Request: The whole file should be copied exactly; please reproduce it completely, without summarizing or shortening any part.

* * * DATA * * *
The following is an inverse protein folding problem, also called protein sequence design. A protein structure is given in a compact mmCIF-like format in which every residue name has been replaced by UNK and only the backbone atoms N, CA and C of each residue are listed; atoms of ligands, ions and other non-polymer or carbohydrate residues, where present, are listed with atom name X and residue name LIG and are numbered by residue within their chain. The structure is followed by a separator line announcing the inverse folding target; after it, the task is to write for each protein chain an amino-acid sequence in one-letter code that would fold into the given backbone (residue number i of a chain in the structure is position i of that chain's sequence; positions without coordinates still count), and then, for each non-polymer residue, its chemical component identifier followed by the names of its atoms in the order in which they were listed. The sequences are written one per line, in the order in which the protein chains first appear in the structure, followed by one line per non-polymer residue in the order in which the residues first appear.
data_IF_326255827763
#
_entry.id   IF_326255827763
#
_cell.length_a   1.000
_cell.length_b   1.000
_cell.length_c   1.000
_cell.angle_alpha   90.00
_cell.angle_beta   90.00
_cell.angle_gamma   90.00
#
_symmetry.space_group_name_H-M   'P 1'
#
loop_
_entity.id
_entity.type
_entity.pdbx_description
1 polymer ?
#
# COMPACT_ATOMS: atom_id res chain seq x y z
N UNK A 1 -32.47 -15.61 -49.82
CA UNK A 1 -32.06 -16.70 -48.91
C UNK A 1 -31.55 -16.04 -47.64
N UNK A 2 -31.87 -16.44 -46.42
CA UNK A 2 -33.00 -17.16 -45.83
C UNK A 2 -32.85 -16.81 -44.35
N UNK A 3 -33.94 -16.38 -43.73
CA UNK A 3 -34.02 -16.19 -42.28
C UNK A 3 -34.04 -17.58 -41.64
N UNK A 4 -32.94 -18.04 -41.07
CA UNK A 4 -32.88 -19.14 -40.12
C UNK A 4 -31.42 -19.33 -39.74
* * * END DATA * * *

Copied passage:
The following is an inverse protein folding problem, also called protein sequence design. A protein structure is given in a compact mmCIF-like format in which every residue name has been replaced by UNK and only the backbone atoms N, CA and C of each residue are listed; atoms of ligands, ions and other non-polymer or carbohydrate residues, where present, are listed with atom name X and residue name LIG and are numbered by residue within their chain. The structure is followed by a separator line announcing the inverse folding target; after it, the task is to write for each protein chain an amino-acid sequence in one-letter code that would fold into the given backbone (residue number i of a chain in the structure is position i of that chain's sequence; positions without coordinates still count), and then, for each non-polymer residue, its chemical component identifier followed by the names of its atoms in the order in which they were listed. The sequences are written one per line, in the order in which the protein chains first appear in the structure, followed by one line per non-polymer residue in the order in which the residues first appear.
data_IF_326255827763
#
_entry.id   IF_326255827763
#
_cell.length_a   1.000
_cell.length_b   1.000
_cell.length_c   1.000
_cell.angle_alpha   90.00
_cell.angle_beta   90.00
_cell.angle_gamma   90.00
#
_symmetry.space_group_name_H-M   'P 1'
#
loop_
_entity.id
_entity.type
_entity.pdbx_description
1 polymer ?
#
# COMPACT_ATOMS: atom_id res chain seq x y z
N UNK A 1 -32.47 -15.61 -49.82
CA UNK A 1 -32.06 -16.70 -48.91
C UNK A 1 -31.55 -16.04 -47.64
N UNK A 2 -31.87 -16.44 -46.42
CA UNK A 2 -33.00 -17.16 -45.83
C UNK A 2 -32.85 -16.81 -44.35
N UNK A 3 -33.94 -16.38 -43.73
CA UNK A 3 -34.02 -16.19 -42.28
C UNK A 3 -34.04 -17.58 -41.64
N UNK A 4 -32.94 -18.04 -41.07
CA UNK A 4 -32.88 -19.14 -40.12
C UNK A 4 -31.42 -19.33 -39.74